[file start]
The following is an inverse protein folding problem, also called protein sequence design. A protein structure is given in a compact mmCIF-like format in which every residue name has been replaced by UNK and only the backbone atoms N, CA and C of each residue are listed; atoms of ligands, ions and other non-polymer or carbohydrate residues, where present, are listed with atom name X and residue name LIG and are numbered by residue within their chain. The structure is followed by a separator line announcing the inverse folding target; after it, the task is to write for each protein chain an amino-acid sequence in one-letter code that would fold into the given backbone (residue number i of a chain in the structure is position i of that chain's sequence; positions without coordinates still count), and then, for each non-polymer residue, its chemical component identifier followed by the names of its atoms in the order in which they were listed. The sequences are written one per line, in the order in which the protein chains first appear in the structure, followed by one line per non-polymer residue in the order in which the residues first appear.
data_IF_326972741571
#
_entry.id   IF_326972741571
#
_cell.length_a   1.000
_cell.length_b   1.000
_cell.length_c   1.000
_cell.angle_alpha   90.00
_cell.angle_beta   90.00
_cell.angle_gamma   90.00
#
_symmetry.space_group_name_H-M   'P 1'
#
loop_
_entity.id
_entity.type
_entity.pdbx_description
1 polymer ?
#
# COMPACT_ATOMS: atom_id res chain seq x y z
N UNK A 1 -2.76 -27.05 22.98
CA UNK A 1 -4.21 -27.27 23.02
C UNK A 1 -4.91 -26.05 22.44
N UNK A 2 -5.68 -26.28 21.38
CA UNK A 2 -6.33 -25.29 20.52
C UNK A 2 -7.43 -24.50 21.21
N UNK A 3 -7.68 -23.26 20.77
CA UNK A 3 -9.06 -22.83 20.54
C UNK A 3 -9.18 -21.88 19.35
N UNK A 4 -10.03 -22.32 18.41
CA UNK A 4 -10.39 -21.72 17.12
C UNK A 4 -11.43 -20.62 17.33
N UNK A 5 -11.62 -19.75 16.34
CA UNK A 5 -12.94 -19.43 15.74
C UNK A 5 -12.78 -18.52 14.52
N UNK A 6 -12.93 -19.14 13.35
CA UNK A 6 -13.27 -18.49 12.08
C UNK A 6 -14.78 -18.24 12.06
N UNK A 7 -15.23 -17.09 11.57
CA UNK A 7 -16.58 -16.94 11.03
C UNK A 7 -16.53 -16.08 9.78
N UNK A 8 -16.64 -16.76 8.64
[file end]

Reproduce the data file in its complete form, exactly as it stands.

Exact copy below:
The following is an inverse protein folding problem, also called protein sequence design. A protein structure is given in a compact mmCIF-like format in which every residue name has been replaced by UNK and only the backbone atoms N, CA and C of each residue are listed; atoms of ligands, ions and other non-polymer or carbohydrate residues, where present, are listed with atom name X and residue name LIG and are numbered by residue within their chain. The structure is followed by a separator line announcing the inverse folding target; after it, the task is to write for each protein chain an amino-acid sequence in one-letter code that would fold into the given backbone (residue number i of a chain in the structure is position i of that chain's sequence; positions without coordinates still count), and then, for each non-polymer residue, its chemical component identifier followed by the names of its atoms in the order in which they were listed. The sequences are written one per line, in the order in which the protein chains first appear in the structure, followed by one line per non-polymer residue in the order in which the residues first appear.
data_IF_326972741571
#
_entry.id   IF_326972741571
#
_cell.length_a   1.000
_cell.length_b   1.000
_cell.length_c   1.000
_cell.angle_alpha   90.00
_cell.angle_beta   90.00
_cell.angle_gamma   90.00
#
_symmetry.space_group_name_H-M   'P 1'
#
loop_
_entity.id
_entity.type
_entity.pdbx_description
1 polymer ?
#
# COMPACT_ATOMS: atom_id res chain seq x y z
N UNK A 1 -2.76 -27.05 22.98
CA UNK A 1 -4.21 -27.27 23.02
C UNK A 1 -4.91 -26.05 22.44
N UNK A 2 -5.68 -26.28 21.38
CA UNK A 2 -6.33 -25.29 20.52
C UNK A 2 -7.43 -24.50 21.21
N UNK A 3 -7.68 -23.26 20.77
CA UNK A 3 -9.06 -22.83 20.54
C UNK A 3 -9.18 -21.88 19.35
N UNK A 4 -10.03 -22.32 18.41
CA UNK A 4 -10.39 -21.72 17.12
C UNK A 4 -11.43 -20.62 17.33
N UNK A 5 -11.62 -19.75 16.34
CA UNK A 5 -12.94 -19.43 15.74
C UNK A 5 -12.78 -18.52 14.52
N UNK A 6 -12.93 -19.14 13.35
CA UNK A 6 -13.27 -18.49 12.08
C UNK A 6 -14.78 -18.24 12.06
N UNK A 7 -15.23 -17.09 11.57
CA UNK A 7 -16.58 -16.94 11.03
C UNK A 7 -16.53 -16.08 9.78
N UNK A 8 -16.64 -16.76 8.64